Rock trio Darkness Dear Boy plays Three Rivers Brewery
FARMINGTON — Ted Organ, the lead singer and guitarist for the Tempe, Ariz., rock trio Darkness Dear Boy, loves making music videos and considers them an essential component of his band’s efforts to reach new fans.
But when the time came to shoot the video for the song “June” off the group’s 2015 disc “Cagey Avoidance of a Definite Answer,” Organ quickly realized he and his bandmates had their hands full.
“It was the hardest thing I’ve ever tried to do in my life,” Organ said by phone from Tempe last week as the group prepared to hit the road for an 11-day, eight-city tour that will take it through northwest New Mexico and much of Colorado, beginning with a show this weekend at the Three Rivers Brewery.
The “June” video is an entertaining, Pied Piper-style tale that stars Walter, an enormous and aging VW bus making its way through the streets of sunny Scottsdale, Ariz., while ferrying the three members of the band — Organ, drummer Aaron Ranschaert and bassist Chase Lechner. Walter is quickly joined by a second VW bus, then a second, then a third and on and on. By the end of the video, a procession of 50 VW buses of all colors and conditions is cruising through town, providing an amusing and creative visual accompaniment to the high-energy, 1980s-sounding tune.
Organ is proud of the video and believes it serves as a good introduction to what his band is all about for those who have never seen Darkness Dear Boy perform live. But it’s not likely he’d try to shoot that video again.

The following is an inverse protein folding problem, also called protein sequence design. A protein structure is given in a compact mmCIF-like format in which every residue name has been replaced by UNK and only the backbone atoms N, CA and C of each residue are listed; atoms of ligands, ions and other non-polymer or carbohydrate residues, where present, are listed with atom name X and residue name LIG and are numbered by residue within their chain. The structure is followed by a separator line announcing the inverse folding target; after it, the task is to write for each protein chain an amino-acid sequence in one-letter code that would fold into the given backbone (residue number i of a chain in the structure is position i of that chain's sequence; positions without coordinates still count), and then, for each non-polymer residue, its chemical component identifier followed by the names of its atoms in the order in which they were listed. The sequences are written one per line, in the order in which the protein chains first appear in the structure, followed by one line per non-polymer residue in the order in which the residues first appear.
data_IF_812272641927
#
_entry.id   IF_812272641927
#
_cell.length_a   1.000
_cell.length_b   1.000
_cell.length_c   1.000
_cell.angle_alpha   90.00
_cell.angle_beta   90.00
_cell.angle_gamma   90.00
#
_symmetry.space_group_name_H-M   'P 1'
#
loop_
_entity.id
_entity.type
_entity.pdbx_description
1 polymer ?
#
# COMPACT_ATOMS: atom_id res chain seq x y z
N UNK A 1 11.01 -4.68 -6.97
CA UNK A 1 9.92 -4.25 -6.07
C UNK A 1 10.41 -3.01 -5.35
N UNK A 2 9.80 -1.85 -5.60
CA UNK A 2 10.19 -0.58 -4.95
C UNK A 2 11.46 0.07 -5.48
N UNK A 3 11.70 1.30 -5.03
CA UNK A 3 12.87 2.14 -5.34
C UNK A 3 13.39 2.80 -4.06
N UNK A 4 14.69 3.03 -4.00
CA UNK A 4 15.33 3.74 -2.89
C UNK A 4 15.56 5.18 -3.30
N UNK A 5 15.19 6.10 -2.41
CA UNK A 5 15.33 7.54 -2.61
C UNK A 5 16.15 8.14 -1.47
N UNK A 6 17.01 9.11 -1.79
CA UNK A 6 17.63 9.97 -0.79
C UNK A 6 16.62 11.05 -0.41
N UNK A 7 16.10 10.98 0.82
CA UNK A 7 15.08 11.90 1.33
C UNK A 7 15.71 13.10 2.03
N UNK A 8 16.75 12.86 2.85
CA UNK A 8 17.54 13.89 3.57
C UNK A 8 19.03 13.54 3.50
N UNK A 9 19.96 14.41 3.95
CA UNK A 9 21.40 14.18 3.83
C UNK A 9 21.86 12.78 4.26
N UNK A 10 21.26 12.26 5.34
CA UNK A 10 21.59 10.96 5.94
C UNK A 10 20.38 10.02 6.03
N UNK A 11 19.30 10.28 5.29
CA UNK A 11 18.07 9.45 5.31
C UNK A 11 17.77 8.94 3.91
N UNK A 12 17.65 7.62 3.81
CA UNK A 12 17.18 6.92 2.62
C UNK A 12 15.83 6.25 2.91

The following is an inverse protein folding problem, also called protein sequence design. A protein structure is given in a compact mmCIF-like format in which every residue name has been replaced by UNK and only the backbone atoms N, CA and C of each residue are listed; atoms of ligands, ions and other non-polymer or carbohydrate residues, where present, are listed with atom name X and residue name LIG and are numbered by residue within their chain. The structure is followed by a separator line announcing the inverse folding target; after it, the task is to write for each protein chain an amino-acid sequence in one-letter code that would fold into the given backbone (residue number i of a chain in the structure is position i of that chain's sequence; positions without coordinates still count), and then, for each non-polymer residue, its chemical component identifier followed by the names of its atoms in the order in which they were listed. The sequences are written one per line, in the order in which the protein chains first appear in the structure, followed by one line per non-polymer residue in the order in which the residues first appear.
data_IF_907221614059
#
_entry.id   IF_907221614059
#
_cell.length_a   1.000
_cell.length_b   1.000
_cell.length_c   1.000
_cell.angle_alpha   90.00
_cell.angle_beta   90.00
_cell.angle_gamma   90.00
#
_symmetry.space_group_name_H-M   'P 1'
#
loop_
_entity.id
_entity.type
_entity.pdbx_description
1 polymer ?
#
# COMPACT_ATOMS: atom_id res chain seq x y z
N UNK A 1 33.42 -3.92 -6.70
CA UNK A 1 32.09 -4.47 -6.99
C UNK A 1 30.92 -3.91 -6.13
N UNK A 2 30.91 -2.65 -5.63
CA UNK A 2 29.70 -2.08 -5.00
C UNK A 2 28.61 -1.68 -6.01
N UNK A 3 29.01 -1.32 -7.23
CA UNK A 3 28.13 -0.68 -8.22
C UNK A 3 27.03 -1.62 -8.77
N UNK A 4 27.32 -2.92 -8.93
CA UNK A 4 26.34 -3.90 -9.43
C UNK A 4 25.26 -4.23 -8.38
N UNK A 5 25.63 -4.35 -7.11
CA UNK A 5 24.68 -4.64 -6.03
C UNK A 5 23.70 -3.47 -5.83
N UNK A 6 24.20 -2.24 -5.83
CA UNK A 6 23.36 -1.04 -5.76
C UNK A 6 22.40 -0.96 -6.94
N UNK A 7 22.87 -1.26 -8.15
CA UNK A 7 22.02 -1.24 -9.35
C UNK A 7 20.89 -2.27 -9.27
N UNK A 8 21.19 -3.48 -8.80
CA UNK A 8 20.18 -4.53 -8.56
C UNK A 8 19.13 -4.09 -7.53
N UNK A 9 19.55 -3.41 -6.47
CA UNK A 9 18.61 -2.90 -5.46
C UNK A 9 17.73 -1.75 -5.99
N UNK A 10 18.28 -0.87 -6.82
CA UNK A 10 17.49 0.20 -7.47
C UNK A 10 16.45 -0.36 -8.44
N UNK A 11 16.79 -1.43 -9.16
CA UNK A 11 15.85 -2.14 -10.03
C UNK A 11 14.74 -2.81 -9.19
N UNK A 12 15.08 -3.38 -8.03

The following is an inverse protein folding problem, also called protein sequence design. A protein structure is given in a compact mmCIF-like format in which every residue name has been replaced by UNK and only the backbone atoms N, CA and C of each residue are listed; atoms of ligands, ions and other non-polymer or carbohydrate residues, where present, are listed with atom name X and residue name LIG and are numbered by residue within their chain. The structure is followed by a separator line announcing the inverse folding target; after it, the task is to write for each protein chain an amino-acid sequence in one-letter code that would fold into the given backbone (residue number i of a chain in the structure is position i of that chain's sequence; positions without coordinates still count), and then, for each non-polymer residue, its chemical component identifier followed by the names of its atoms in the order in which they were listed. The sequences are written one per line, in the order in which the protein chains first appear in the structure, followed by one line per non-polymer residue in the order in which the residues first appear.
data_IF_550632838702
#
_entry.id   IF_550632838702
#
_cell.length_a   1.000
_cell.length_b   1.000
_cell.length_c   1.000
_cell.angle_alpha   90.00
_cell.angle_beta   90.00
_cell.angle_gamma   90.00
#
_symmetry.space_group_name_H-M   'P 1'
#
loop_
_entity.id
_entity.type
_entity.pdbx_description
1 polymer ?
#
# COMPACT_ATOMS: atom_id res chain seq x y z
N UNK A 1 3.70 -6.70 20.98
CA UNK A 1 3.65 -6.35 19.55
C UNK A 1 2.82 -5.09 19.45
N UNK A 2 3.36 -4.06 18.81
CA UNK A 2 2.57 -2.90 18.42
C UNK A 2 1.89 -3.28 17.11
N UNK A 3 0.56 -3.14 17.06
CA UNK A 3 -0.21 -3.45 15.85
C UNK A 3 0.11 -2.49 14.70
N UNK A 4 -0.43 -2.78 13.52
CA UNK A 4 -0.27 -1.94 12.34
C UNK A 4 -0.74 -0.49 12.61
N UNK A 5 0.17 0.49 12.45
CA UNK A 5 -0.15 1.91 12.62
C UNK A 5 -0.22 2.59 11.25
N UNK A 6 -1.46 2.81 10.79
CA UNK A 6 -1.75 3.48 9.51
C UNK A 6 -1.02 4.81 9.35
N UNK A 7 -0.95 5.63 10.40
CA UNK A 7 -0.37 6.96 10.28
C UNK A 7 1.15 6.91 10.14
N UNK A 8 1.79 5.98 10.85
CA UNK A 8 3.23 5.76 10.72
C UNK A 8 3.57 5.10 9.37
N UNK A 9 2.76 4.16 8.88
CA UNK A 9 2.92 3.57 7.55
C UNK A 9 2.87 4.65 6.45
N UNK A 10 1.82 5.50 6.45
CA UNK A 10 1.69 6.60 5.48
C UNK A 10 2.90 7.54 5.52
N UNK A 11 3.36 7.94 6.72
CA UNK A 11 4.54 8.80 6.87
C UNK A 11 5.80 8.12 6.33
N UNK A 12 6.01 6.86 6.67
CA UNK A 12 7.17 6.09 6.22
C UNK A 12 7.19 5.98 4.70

“It was like choreographing a war,” he said, laughing and explaining that the difficulties of synchronizing the activities of all 50 vehicles and drivers through the surrounding traffic via walkie-talkies.
Still, Organ believes the accompany videos are every bit as important for his band as the music itself. DDB also shot a video for another single off the album, “Onto You,” this one featuring a princess and the frog theme.
“Yeah, (that’s especially true) in today’s time. When you release the album, you instantly have global distribution through iTunes,” he said. “You just need the exposure that videos can give you. It helps us getting gigs in towns we’ve never been to before. It gives bars a chance to see you and hear you. One of the videos we made has gotten 6,000 views, so that shows it’s being circulated.”
Organ was so pleased with the way both videos for “Cagey Avoidance of a Definite Answer” turned out that he said the band has submitted them for inclusion in various festivals. He especially likes the fact that they are comparatively low tech, with an absence of special effects, and were shot exclusively on iPhones.
That approach characterizes the band’s sound, as well. Organ began his music career as a bass player and backup singer, but quickly found himself gravitating toward lead vocals and lead guitar. By the time he put together DDB with Ranschaert and another bass player, who later was replaced by Lechner, Organ knew the trio format was for him.
“It’s more raw, but I feel like there’s nothing wasted,” he said. “It’s not two guitar players playing the same thing. I tend to see a lot of groups where the lead guitar player is playing the same thing as the rhythm guitar player, and it’s more like a wall of noise.”
Organ favors the less-is-more approach, though he acknowledged it can be a challenge.
“You’re right out in the open,” he said. “You can’t hide behind anything.”